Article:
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« What Does a Winning Sales Force Look Like to You? | Main | Are you Practicing Self-Leadership? »

08/04/2009

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Brian Zanghi

Hi Gerhard,

Great summary of what's out there! If you take a step back and look at the many different steps involved between touching a prospect, to qualifying the prospect as an opportunity to engaging a sales rep and maximizing their value to the prospect (the lead to cash continuum) - it is easy to recognize the risk and cost of a poorly run qualification and sales process. Once the failure points are identified it’s not that hard to quantify the amount of money you are spending on sales and marketing and the potential loss of revenue opportunity - realized by better conversions.

The combination of the SaaS business model with vendors who 'get' the pressure to deliver value fast, provides a compelling argument to invest in your sales and marketing infrastructure. The cost of doing nothing is too high!

My company's investment is continuous and we are constantly collecting data to improve our conversion efforts. Our infrastructure is built on our own Playbook capability, Salesforce.com, Jigsaw/OneSource and Eloqua. We are currently engaged in a project with The Bridge Group which is focused on messaging and process and will soon be in a trial with Connect & Sell.

Our biggest challenge is driving towards better metrics aimed at converting the large volume of leads we are generating into more and more pipeline opportunity for our sales reps to manage. Frankly, it is difficult to attribute amazing ROI to any one vendor. In my opinion, it is better to analyze what is going well and what isn’t in your lead to sales process and leverage technology where you can to drive to better results.

I think the promise of Sales 2.0 is to speed up the process of converting market interest (prospect) to a ‘paid customer relationship’ – this is only accomplished by delivering customer value in a way that makes your offering a must have. Or as you put it – ‘Sales 2.0 combines customer-focused processes with real-time Web 2.0 technologies to enhance the art and science of selling while creating customer value.’ Well done! Brian Zanghi, CEO, Kadient

Robin Kinsey

I accidently fell into finding out about Sales 2.0. I was so intrigued by it; I started doing a massive amount of research on it and determine what would work best for the company I worked for at the time as Director of Sales. We started a blog and I had members of my team on a rotative basic to post a blog each week. We started an email marketing campaign; along with I encouraged all sales reps to leverage LinkedIn. I remember the first time the customer contacted the sales rep because they were interested in what he had to say was awesome!
I realized last year that it was necessary to change the way we find our customers. Now I have my own business, and Sales 2.0 is my number one plan to drive business to me.

Elynn

Gerhard,

Great article. You have pulled together all the "possibilities", for improving and changing your sales efforts in any size company. The challenge for any sales dept. now is to get management to see the value of change.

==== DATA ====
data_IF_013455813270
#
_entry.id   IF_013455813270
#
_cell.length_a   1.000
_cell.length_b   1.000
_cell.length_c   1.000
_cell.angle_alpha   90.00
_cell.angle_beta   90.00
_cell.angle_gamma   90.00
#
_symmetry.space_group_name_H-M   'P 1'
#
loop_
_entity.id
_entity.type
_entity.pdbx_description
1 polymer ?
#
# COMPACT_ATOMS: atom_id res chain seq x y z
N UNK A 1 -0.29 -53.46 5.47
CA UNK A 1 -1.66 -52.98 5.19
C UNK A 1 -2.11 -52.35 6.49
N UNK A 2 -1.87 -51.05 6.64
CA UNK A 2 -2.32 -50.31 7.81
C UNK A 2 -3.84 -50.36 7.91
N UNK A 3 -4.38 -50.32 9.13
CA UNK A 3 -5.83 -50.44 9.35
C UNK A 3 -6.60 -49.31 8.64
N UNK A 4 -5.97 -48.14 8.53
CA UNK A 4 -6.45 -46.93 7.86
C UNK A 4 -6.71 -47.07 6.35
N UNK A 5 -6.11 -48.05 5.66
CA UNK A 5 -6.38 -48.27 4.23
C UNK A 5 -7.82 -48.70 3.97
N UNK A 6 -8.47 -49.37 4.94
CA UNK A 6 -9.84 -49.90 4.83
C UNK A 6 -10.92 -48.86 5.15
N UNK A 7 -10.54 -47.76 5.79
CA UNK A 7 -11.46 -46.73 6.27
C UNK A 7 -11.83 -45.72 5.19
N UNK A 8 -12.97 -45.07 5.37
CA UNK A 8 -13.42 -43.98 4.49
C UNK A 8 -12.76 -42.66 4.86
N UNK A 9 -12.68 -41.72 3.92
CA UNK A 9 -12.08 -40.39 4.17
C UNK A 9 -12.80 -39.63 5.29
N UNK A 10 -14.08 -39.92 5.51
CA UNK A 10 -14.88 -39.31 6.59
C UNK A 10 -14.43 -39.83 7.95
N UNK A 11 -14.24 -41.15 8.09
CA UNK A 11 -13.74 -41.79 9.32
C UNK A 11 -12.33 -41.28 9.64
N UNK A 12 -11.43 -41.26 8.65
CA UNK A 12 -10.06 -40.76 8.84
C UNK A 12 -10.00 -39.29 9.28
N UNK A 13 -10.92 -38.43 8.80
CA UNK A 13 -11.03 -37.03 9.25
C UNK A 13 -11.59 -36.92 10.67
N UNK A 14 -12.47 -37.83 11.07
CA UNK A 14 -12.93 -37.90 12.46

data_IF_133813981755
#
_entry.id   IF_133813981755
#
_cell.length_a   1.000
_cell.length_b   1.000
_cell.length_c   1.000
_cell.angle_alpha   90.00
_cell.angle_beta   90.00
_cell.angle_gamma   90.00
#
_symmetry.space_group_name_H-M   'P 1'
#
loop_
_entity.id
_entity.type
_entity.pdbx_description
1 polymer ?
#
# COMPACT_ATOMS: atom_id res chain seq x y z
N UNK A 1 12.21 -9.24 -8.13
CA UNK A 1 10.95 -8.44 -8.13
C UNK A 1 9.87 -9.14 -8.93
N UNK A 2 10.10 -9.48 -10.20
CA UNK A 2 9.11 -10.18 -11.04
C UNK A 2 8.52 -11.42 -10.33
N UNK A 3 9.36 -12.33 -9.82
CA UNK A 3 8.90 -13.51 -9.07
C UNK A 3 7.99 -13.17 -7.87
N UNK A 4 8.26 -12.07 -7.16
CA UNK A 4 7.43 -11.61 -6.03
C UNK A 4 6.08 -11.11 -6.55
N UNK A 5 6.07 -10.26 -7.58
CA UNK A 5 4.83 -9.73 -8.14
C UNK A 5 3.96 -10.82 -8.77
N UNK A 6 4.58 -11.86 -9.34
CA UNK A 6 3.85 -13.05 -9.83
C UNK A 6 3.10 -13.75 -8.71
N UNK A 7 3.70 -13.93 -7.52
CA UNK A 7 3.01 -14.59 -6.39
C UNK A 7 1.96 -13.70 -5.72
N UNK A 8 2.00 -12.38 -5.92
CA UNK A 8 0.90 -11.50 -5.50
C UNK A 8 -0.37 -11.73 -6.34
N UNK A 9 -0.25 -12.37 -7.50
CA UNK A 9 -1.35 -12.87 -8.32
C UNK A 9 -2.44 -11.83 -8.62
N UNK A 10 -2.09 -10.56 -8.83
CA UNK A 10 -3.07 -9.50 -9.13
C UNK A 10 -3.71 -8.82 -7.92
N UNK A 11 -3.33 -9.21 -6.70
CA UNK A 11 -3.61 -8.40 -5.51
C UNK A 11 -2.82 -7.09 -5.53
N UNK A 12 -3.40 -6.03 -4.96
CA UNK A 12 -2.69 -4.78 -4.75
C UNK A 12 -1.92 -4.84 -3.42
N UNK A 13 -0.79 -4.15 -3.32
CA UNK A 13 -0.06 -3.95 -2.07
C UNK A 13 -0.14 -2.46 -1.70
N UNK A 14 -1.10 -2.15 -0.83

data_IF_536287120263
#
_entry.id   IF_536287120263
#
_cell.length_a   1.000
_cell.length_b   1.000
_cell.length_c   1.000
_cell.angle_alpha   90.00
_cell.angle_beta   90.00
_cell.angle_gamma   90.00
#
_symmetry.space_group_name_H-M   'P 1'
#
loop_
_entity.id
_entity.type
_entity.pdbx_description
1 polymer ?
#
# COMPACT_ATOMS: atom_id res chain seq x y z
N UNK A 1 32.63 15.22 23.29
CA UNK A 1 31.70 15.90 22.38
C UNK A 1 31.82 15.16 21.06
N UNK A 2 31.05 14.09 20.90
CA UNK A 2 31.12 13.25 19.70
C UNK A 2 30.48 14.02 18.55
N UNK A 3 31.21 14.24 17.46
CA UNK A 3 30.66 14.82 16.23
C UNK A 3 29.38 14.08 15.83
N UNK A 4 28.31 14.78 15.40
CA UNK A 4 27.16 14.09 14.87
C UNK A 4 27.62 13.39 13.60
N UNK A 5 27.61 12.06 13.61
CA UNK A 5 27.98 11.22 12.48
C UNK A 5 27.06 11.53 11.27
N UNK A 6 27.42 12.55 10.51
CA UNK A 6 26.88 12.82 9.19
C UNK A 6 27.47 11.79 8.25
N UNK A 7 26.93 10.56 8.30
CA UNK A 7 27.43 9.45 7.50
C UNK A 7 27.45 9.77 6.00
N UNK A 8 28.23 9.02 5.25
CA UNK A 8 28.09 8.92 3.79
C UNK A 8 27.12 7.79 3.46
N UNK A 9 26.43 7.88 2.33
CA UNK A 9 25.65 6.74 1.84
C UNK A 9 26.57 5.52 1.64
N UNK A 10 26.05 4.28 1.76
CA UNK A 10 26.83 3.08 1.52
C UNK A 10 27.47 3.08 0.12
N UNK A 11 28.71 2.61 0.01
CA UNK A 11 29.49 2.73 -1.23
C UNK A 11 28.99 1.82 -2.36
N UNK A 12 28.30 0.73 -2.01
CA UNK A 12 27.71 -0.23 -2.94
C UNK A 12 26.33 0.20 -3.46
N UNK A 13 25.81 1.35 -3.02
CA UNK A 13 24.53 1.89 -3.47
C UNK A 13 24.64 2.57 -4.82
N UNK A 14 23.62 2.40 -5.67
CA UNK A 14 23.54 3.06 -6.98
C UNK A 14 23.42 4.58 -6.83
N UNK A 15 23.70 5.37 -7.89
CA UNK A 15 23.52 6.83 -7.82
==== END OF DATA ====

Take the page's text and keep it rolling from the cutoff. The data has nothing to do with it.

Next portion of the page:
Personally, I have incorporated many Real Time Business practices into my sales process. The problem is that it is looked at as wasted time, and not effective. Change is a hard sell to traditionalists.

Social media is a great tool for brand awareness, and production promotion. It is also an excellent tool for training platforms. It allows me to hit markets that were previously over looked because it allows me to connect to people and form relationships, that then carry over into other fields.

The value of connecting with people vs. companies is hard to measure. In my industry, Hospitality, job changes annually are very common. At every level in the organization, people are moving. So to have a personal relationship with the decision makers as they move around the industry is a valuable (they do the purchasing) asset.

The moral of the comment is this...It's hard to teach old dogs new tricks.

Elynn

Stephen D'Angelo

An obvious statement but one worth making.... Identify the critical areas on your sales org that need to be optimized and then implement those sales 2.0 technologies. $ and time is certainly an issue...and let's not forget to SELL.

Richard Lane

Gerhard,
Great article that pulls together so many of the different Sales 2.0 strands. Thank you.

One of the key challenges I've experienced is finding the opportunity to "stop the world" for long enough to implement changes - targets don't disappear or get put on hold whilst you reinvent your approach to market, refine your sales methodology etc.

I agree change is always present but business carries on whilst technologies come and go and consolidate. Ideally the best ones will stick and will help us to listen to our customers more carefully and streamline the way we conduct business. Perhaps then the old habits will die.

Thanks,
Richard.

Parker Trewin

Great stuff, Gerhard. I would add that Sales 2.0 extends to the Social Web and social networks as well. Now Sales and Marketing teams have the power to track these conversations that are occuring on LinkedIN, Twitter, and Facebook and connect those interested parties back to your website and company. It's pretty exciting stuff. Glad to see that the Chicago conference is focusing on this.

E. L. Sullivan

Mr Gschwandtner,
In your article you list many services $$ and a great deal of technology $$ as a part of what it takes to win. Does this mean that larger firms with more resources will have a great advantage over smaller firms? What advice would you give smaller firms to keep up with out breaking the bank?
Thank You.
Ed

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